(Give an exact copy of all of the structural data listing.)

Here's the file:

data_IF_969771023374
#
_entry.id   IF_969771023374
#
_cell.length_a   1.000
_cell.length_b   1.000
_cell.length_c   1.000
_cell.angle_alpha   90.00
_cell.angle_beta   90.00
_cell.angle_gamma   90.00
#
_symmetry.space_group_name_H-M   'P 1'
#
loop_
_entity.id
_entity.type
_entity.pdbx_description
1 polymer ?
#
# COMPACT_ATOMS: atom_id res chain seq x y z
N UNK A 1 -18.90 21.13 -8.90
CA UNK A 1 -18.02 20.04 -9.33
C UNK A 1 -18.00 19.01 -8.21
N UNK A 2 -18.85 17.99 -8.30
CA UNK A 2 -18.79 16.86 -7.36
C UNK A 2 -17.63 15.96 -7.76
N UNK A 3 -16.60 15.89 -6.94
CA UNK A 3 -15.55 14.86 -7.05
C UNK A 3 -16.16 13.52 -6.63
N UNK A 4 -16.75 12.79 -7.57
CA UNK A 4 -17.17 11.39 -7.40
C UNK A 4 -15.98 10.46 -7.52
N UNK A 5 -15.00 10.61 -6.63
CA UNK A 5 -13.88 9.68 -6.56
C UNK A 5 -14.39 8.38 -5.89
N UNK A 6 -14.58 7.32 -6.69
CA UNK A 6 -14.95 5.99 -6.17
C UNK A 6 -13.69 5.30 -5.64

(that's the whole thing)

data_IF_969771023374
#
_entry.id   IF_969771023374
#
_cell.length_a   1.000
_cell.length_b   1.000
_cell.length_c   1.000
_cell.angle_alpha   90.00
_cell.angle_beta   90.00
_cell.angle_gamma   90.00
#
_symmetry.space_group_name_H-M   'P 1'
#
loop_
_entity.id
_entity.type
_entity.pdbx_description
1 polymer ?
#
# COMPACT_ATOMS: atom_id res chain seq x y z
N UNK A 1 -18.90 21.13 -8.90
CA UNK A 1 -18.02 20.04 -9.33
C UNK A 1 -18.00 19.01 -8.21
N UNK A 2 -18.85 17.99 -8.30
CA UNK A 2 -18.79 16.86 -7.36
C UNK A 2 -17.63 15.96 -7.76
N UNK A 3 -16.60 15.89 -6.94
CA UNK A 3 -15.55 14.86 -7.05
C UNK A 3 -16.16 13.52 -6.63
N UNK A 4 -16.75 12.79 -7.57
CA UNK A 4 -17.17 11.39 -7.40
C UNK A 4 -15.98 10.46 -7.52
N UNK A 5 -15.00 10.61 -6.63
CA UNK A 5 -13.88 9.68 -6.56
C UNK A 5 -14.39 8.38 -5.89
N UNK A 6 -14.58 7.32 -6.69
CA UNK A 6 -14.95 5.99 -6.17
C UNK A 6 -13.69 5.30 -5.64